**Part of our ongoing series on Carleton PhD alumni who are working in non-academic careers. To read other stories in this series, visit our Alumni Success Story archive.

Jessica Haynes says her PhD (2012) opened doors for her as the skills and knowledge she acquired in the PhD History program “are respected and valued….a PhD demonstrates commitment, intellect and energy.”

She is currently working as a Policy Analyst with the Human Development and Gender Equality Division in the Department of Foreign Affairs, Trade and Development Canada. Until recently, she worked for the Canadian International Development Agency (CIDA) which merged with the Department of Foreign Affairs and International Trade.

“I help to shape and articulate development policy as it relates to gender equality in the department,” explains Haynes. “Within the Human Development and Gender Equality Division, we deal with a range of issues, including health, education, gender equality, women’s economic empowerment and child protection.”

Haynes says that her PhD research, which focused on gender and women’s history, prepared her to work in gender equality in a development context. Her thesis examined the impact of the birth control pill on married, Canadian women who took the pill when it was first released in Canada in the early 1960s.

The alumna says completing her thesis while having her first child was a challenging balance act. “I have discovered that work/life balance is an ongoing issue so I am glad I got experience with that during my PhD.”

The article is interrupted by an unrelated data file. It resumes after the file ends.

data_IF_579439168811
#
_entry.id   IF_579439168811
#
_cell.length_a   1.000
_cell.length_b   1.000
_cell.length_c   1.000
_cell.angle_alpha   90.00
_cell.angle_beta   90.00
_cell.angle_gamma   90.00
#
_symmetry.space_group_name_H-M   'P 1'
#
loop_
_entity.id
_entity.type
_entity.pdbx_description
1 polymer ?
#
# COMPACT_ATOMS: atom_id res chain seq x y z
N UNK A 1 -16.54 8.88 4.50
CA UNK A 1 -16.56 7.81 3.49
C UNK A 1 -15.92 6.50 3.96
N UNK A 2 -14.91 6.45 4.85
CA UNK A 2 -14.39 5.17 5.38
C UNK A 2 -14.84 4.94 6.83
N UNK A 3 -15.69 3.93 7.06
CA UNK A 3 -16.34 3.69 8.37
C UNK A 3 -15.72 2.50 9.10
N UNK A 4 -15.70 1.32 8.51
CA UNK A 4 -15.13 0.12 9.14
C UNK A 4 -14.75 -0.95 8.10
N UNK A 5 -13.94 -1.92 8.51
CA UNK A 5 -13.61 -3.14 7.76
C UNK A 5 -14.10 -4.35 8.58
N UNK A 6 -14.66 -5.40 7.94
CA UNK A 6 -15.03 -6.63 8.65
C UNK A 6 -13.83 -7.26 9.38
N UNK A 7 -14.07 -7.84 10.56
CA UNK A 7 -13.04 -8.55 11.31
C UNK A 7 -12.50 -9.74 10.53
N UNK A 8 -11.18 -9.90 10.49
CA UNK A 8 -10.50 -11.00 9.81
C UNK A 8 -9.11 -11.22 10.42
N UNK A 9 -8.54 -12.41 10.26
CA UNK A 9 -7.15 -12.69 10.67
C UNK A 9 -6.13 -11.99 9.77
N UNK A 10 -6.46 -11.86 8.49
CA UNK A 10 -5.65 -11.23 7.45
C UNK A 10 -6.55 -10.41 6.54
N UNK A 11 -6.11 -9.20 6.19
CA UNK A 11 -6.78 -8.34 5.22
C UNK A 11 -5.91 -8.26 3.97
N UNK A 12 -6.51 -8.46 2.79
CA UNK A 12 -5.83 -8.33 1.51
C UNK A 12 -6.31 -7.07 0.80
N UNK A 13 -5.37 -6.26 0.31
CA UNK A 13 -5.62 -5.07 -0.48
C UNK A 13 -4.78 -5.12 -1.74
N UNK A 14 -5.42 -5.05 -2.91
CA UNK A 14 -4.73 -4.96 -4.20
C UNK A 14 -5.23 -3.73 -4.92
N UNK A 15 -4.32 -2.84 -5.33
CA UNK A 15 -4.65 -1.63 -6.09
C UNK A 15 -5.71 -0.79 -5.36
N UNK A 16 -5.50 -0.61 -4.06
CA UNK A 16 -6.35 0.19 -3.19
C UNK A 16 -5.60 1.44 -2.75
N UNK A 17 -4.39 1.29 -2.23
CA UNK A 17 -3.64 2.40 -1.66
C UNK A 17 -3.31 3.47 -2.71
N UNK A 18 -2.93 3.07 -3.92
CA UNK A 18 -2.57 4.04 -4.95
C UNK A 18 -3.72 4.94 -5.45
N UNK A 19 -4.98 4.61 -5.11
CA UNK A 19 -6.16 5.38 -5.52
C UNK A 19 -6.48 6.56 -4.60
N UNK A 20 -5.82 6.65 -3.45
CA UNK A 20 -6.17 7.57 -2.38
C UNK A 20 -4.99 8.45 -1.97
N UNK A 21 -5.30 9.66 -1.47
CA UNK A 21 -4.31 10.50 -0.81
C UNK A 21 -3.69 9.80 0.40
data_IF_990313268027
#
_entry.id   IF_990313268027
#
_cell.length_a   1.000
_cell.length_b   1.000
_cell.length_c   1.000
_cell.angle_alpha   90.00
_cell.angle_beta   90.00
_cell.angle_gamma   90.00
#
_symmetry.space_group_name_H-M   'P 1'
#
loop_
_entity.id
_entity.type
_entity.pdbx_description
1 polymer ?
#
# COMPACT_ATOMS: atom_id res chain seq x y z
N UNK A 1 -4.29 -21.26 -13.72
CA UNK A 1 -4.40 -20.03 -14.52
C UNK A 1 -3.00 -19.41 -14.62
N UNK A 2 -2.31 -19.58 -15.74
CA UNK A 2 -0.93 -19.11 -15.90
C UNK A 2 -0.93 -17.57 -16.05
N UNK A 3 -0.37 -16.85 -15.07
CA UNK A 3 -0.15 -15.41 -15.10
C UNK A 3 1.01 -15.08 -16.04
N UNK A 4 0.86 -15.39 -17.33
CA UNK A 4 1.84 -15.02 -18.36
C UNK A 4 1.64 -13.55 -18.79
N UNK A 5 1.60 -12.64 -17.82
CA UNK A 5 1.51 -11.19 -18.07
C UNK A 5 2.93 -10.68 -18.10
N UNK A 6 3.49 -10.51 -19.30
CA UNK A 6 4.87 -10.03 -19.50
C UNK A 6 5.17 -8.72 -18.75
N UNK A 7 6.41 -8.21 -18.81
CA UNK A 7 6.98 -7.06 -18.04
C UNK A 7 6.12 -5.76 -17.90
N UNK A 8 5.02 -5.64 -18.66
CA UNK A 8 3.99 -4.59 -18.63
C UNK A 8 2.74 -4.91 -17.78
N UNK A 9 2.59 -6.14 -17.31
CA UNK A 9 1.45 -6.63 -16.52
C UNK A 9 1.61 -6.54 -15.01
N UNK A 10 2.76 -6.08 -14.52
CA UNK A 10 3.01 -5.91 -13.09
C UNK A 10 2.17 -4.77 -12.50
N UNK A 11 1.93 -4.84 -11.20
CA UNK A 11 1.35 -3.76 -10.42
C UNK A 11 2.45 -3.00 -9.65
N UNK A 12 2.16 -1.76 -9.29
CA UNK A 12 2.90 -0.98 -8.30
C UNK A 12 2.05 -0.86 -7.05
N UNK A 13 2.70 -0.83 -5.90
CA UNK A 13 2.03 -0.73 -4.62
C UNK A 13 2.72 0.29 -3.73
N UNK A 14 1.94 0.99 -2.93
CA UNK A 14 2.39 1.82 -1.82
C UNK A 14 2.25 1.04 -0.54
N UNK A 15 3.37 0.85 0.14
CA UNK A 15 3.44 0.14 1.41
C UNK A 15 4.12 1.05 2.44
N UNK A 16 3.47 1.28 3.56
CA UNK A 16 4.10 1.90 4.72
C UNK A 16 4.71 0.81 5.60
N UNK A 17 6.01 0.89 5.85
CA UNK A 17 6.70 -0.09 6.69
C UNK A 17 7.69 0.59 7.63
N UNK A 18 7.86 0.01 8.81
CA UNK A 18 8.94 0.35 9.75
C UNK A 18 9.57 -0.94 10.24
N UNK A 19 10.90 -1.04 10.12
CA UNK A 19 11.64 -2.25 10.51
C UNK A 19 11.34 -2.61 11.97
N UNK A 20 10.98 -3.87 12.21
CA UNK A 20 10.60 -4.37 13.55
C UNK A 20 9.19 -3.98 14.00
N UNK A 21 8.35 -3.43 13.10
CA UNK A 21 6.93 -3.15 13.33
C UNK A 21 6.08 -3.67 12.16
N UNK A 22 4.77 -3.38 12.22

Through seven years of graduate studies, Haynes says she felt encouraged and challenged by Prof. Dominique Marshall. “Because of her, I became a better researcher and writer, eager to engage with my own discipline as well as relevant work in other fields. I firmly believe that she positively shaped my PhD thesis and continues to influence my work today.”

Through her interactions with faculty members, including Marshall, Haynes was able to establish contacts which helped in her job search.

For current PhD students, who are starting to think about employment once they graduate, Haynes has this advice: “Keep an open mind. Identify what you like doing from your academic work (research, teaching, etc.) and explore any position or avenue that allows you to do something you like and find important. While I identified during my graduate years that I would like to work in government and contribute to society that way, I did not necessarily focus on what was then CIDA as a likely employment area. But because I was open to the possibility, I found a position which I really enjoy and one that matches well my skills and interests.”

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